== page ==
But none of those criticisms changed a central, unavoidable fact: More Bolivians voted for Morales to be their president in 2019 than any other candidate. And in a democracy, that is supposed to be decisive; for those purporting to believe in democracy, that should be the end of the matter. That is why Lula, in his Guardian interview shortly after the coup where he criticized Morales’s bid for a fourth term, nonetheless emphasized the far more important point: “what they did with him was a crime. It was a coup – this is terrible for Latin America.”

And whatever critiques one can legitimately voice about Morales — it is hard to imagine any leader ruling for more than a decade without alienating some supporters and making mistakes — there is no question that Morales’s presidency, by almost every metric, was a success. After decades of instability in the country, he ushered in a stable and thriving democracy, presided over economic growth that even western financial institutions praised, and worked to ensure a far more equitable distribution of those resources than ever before, particularly to the country’s long-oppressed Indigenous minority and its rural farmers. That success is what was destroyed, on purpose, when the Bolivian presidency was decided in 2019 not democratically but by force.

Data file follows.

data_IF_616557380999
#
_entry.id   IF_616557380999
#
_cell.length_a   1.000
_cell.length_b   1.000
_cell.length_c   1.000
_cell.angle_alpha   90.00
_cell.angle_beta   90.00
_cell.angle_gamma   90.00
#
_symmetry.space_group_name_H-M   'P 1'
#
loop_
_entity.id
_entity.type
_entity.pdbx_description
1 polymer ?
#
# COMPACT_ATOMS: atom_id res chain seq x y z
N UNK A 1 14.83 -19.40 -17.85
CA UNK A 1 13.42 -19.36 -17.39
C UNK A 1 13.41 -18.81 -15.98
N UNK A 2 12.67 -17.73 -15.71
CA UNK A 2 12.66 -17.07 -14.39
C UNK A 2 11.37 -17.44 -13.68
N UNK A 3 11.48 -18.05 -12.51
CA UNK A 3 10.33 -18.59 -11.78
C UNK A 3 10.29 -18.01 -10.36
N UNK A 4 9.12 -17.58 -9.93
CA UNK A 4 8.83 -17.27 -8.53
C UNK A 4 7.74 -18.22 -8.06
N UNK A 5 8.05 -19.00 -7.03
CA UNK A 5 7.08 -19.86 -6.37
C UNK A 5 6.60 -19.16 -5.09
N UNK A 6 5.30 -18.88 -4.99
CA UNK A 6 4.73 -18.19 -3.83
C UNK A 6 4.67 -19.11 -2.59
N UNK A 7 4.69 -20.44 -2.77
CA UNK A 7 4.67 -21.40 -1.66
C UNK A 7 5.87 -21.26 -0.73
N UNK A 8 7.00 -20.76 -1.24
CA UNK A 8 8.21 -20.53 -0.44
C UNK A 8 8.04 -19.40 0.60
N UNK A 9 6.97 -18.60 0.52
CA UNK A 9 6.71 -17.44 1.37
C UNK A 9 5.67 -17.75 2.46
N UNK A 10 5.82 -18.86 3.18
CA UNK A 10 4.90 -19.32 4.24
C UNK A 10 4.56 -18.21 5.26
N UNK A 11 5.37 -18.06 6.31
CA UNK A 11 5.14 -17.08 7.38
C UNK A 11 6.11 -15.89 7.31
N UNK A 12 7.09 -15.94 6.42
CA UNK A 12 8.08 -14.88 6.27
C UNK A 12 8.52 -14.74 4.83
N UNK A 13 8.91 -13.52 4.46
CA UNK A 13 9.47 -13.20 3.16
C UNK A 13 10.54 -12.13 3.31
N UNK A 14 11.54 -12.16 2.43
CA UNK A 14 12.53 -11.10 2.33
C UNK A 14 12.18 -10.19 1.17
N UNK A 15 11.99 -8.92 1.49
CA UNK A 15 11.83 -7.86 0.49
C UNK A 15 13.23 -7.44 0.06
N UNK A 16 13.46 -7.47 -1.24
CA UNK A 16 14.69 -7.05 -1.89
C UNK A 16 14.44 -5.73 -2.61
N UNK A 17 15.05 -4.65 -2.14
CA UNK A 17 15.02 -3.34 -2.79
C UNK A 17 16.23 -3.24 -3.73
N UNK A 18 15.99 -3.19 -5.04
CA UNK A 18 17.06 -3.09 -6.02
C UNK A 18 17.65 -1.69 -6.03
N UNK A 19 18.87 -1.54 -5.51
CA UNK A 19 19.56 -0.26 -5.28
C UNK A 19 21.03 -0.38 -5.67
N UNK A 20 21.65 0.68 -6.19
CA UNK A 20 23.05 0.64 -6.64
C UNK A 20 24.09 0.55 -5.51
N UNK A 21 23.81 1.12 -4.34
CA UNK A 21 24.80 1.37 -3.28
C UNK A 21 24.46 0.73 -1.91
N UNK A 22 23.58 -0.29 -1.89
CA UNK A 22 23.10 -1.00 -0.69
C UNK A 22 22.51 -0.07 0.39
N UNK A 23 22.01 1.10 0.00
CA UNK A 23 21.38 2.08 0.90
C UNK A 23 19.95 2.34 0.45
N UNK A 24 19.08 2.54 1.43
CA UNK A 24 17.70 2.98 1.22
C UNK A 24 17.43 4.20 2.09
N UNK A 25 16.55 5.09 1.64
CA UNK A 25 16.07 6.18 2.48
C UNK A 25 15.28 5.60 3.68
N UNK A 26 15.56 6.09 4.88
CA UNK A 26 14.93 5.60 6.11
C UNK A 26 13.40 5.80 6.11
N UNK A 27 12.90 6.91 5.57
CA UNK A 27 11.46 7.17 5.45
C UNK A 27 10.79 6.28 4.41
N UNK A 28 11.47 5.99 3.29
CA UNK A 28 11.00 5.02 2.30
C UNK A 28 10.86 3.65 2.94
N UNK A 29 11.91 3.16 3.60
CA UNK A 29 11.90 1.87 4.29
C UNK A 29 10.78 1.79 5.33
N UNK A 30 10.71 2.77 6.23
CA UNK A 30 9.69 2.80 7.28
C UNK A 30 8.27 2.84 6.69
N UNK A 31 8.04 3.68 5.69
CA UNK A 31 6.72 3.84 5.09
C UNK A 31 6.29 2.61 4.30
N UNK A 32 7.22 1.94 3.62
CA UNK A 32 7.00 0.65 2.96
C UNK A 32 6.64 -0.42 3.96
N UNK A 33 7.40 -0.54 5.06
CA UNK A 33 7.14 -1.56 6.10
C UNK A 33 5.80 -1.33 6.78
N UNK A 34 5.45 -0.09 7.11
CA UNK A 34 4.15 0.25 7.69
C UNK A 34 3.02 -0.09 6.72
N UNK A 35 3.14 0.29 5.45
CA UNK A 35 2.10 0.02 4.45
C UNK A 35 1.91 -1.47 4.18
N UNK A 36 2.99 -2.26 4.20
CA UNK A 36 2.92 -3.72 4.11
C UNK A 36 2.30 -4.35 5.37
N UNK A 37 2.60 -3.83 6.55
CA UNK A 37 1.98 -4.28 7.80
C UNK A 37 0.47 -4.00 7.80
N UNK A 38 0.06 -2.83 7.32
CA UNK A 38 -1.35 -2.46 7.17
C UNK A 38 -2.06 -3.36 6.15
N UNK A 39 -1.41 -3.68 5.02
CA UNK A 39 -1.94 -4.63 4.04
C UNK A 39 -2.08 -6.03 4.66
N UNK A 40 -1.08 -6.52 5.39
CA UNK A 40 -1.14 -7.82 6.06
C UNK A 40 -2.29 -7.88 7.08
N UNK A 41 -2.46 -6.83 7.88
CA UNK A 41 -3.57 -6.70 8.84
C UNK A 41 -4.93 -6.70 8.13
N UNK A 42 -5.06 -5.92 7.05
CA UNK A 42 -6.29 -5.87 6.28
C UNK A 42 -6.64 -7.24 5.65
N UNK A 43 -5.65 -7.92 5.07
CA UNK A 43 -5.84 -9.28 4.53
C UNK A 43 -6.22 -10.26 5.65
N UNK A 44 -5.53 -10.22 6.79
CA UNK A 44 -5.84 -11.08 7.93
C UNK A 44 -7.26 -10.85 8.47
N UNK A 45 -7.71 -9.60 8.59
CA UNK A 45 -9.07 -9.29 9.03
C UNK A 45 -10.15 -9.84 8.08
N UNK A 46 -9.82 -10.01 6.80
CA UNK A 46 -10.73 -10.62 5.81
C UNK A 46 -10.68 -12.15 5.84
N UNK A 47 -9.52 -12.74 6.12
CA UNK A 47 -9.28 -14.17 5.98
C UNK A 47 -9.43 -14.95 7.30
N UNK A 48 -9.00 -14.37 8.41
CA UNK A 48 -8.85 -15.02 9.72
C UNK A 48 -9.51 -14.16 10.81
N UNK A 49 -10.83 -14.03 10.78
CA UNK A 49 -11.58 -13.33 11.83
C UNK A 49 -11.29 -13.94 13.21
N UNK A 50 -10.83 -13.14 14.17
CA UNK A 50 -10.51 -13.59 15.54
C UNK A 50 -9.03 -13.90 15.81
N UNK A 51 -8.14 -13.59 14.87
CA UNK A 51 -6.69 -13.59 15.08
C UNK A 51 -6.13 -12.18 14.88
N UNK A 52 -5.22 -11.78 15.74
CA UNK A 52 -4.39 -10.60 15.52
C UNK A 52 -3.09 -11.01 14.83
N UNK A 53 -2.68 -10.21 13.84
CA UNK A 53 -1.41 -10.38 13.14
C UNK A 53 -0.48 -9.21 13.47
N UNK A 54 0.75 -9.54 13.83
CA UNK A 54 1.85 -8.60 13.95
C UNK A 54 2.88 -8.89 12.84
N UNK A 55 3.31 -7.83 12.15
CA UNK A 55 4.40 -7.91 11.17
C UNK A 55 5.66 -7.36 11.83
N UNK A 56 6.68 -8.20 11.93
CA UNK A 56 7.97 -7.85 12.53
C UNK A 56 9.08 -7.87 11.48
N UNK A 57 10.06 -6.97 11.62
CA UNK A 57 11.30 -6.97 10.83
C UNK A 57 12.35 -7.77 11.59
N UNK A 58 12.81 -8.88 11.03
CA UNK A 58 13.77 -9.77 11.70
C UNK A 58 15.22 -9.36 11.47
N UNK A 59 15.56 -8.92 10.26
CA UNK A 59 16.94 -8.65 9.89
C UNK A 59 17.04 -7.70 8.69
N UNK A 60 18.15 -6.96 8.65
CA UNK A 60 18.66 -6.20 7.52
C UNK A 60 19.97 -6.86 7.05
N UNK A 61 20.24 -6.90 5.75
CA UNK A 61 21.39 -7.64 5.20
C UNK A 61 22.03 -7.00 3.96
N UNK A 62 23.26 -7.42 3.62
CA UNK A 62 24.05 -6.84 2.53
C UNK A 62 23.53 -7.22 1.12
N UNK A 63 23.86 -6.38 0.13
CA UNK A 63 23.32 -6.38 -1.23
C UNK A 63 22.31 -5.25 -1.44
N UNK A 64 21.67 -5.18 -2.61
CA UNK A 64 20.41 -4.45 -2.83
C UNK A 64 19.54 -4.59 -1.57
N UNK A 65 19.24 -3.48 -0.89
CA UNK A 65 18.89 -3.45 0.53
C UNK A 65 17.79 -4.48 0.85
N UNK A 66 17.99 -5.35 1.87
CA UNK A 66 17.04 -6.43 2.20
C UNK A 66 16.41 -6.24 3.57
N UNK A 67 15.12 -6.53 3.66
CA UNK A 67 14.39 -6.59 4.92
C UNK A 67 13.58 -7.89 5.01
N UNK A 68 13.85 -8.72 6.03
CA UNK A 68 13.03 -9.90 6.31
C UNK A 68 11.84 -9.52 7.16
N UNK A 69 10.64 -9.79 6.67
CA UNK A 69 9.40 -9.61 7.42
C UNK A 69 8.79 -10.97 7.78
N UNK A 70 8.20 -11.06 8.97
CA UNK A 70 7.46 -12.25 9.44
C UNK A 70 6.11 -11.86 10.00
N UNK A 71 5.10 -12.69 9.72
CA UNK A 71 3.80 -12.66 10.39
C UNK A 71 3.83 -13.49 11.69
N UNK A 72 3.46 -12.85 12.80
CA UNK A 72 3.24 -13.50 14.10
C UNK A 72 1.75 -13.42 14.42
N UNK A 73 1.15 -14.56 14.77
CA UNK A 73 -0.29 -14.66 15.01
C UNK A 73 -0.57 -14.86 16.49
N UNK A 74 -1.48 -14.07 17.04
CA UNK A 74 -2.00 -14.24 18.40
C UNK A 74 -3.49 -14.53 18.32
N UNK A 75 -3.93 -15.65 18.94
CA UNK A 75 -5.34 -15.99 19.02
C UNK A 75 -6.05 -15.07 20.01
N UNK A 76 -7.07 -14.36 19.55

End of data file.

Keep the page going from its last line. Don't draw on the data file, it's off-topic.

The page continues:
After 12 years in office, Morales was not free of controversy or critics. As the first elected Indigenous leader of Bolivia, even some of his core supporters grew wary of what they regarded as his growing reliance on quasi-autocratic tactics in order to govern. Several of his most prominent supporters — both in Bolivia and in South America — were critical of his decision to secure judicial permission to seek a fourth term despite a constitutional term-limits provision of two terms. Even Morales’s long-time close Brazilian ally, former President Lula da Silva — who correctly predicted in a 2019 interview with me that “you can be certain that if Evo Morales runs for president, he’ll win in Bolivia” — nonetheless called Morales’s pursuit of a fourth term a “mistake.”

But none of those criticisms changed a central, unavoidable fact: More Bolivians voted for Morales to be their president in 2019 than any other candidate. And in a democracy, that is supposed to be decisive; for those purporting to believe in democracy, that should be the end of the matter. That is why Lula, in his Guardian interview shortly after the coup where he criticized Morales’s bid for a fourth term, nonetheless emphasized the far more important point: “what they did with him was a crime. It was a coup – this is terrible for Latin America.”

And whatever critiques one can legitimately voice about Morales — it is hard to imagine any leader ruling for more than a decade without alienating some supporters and making mistakes — there is no question that Morales’s presidency, by almost every metric, was a success. After decades of instability in the country, he ushered in a stable and thriving democracy, presided over economic growth that even western financial institutions praised, and worked to ensure a far more equitable distribution of those resources than ever before, particularly to the country’s long-oppressed Indigenous minority and its rural farmers. That success is what was destroyed, on purpose, when the Bolivian presidency was decided in 2019 not democratically but by force.